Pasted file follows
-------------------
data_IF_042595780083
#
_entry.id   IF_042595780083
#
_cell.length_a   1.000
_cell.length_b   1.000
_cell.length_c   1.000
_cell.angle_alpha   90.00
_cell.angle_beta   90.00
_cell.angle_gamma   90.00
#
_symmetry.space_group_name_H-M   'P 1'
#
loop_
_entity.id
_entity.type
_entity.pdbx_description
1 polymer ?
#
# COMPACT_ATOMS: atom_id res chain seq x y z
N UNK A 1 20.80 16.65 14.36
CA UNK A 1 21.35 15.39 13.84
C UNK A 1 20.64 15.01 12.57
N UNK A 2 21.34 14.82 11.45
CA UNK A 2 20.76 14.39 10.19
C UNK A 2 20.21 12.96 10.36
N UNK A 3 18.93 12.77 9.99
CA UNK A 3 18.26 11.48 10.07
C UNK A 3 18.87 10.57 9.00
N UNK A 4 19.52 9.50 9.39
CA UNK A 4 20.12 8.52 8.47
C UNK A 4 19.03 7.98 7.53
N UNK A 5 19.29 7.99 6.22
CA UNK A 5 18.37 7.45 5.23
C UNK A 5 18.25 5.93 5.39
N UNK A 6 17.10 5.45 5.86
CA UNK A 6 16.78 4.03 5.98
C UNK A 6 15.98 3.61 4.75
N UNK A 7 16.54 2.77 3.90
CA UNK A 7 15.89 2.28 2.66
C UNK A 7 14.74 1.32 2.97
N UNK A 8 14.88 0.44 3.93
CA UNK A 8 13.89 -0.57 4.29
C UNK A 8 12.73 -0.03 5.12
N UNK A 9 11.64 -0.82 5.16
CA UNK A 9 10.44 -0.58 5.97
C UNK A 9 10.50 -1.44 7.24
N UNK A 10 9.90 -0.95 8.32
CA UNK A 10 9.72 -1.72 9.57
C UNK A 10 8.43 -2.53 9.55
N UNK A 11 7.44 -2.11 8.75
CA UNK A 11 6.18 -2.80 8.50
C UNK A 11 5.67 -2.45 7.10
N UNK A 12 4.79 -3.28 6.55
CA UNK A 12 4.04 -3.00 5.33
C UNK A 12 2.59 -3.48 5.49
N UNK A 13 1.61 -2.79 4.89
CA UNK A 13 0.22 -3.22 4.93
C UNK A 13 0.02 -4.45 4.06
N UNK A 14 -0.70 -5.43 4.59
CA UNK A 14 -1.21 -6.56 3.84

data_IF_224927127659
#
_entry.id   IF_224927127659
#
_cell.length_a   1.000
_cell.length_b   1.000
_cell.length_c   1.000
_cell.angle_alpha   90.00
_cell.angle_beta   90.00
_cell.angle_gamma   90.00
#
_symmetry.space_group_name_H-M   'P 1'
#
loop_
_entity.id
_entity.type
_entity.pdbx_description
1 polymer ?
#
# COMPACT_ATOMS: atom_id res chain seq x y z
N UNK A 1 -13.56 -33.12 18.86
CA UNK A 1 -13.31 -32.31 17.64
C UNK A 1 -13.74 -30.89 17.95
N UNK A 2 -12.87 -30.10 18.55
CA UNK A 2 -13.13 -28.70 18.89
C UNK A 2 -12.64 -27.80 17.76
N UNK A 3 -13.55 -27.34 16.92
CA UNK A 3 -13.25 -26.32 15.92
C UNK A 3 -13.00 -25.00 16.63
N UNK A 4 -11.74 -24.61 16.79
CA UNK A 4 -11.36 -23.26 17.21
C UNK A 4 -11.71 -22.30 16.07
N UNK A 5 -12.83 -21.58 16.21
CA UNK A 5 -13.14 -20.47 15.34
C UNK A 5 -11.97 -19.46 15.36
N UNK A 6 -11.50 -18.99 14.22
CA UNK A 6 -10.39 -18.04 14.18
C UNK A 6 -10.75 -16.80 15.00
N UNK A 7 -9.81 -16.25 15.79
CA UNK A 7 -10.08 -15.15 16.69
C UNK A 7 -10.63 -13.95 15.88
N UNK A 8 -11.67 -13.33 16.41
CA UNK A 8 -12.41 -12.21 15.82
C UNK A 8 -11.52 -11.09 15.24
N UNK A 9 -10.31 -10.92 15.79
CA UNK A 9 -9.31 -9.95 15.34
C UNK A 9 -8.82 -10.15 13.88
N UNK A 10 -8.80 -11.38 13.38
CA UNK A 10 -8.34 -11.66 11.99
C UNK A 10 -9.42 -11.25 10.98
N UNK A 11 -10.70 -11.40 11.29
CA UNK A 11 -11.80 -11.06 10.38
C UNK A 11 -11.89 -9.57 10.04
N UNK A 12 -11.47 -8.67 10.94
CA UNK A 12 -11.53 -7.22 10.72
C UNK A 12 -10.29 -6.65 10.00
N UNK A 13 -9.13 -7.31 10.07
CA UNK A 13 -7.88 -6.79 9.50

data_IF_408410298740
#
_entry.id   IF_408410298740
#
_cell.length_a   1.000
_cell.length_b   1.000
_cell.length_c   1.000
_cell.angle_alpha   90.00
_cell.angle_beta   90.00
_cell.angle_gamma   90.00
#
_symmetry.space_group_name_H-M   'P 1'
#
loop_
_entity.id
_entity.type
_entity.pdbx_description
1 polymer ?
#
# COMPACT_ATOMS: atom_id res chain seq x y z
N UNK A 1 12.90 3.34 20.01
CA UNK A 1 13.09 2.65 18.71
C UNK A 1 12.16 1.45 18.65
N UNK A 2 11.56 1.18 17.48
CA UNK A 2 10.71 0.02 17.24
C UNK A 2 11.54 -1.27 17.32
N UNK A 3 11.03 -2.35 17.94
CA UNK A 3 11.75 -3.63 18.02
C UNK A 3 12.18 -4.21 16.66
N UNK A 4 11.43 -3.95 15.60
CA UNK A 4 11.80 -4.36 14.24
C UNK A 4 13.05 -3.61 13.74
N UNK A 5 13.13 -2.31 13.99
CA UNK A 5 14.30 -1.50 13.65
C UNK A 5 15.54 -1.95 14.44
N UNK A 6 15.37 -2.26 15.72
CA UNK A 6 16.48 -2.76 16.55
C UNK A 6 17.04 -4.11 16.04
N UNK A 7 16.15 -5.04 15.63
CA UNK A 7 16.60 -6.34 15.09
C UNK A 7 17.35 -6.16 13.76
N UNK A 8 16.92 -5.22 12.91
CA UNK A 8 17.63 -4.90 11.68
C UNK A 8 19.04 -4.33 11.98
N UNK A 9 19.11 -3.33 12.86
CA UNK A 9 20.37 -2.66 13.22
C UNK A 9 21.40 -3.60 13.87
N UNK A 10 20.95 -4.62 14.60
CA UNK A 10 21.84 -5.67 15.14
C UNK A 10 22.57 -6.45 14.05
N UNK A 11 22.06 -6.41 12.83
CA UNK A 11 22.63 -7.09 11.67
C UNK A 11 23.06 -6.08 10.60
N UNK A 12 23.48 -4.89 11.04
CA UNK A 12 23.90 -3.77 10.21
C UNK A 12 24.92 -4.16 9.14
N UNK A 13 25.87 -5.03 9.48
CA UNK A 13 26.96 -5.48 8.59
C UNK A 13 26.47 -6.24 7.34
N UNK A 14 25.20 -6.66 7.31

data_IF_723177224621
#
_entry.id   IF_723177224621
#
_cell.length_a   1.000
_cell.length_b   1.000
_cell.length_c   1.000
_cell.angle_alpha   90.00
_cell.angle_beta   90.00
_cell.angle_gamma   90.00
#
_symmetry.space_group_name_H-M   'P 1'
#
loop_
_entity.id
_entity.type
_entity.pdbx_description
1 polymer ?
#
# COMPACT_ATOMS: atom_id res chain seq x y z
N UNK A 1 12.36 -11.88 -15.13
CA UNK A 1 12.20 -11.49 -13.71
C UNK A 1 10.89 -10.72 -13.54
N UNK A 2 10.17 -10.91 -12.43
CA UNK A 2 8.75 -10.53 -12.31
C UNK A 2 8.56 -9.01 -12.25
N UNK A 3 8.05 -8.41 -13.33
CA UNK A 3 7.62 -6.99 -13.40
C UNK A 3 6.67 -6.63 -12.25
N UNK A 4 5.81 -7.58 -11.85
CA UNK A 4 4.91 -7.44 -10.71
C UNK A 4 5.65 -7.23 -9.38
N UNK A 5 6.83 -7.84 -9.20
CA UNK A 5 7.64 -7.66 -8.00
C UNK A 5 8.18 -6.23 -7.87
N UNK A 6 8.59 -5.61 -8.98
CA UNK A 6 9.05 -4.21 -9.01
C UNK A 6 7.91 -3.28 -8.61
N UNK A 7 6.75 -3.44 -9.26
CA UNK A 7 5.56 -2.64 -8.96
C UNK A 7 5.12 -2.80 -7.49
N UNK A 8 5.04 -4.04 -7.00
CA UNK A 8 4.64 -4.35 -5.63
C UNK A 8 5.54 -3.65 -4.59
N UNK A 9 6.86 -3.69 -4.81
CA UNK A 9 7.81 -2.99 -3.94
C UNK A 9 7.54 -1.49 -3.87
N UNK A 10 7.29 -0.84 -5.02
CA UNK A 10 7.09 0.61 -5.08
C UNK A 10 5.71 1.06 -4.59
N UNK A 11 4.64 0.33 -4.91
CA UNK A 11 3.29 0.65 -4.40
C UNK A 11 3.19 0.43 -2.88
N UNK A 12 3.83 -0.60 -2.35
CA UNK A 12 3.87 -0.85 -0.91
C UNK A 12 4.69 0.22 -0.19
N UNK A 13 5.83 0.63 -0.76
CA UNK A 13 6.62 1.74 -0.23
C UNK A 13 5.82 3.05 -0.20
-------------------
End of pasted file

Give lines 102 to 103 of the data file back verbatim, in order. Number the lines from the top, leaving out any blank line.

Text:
C UNK A 7 -10.63 -13.95 15.88
N UNK A 8 -11.67 -13.33 16.41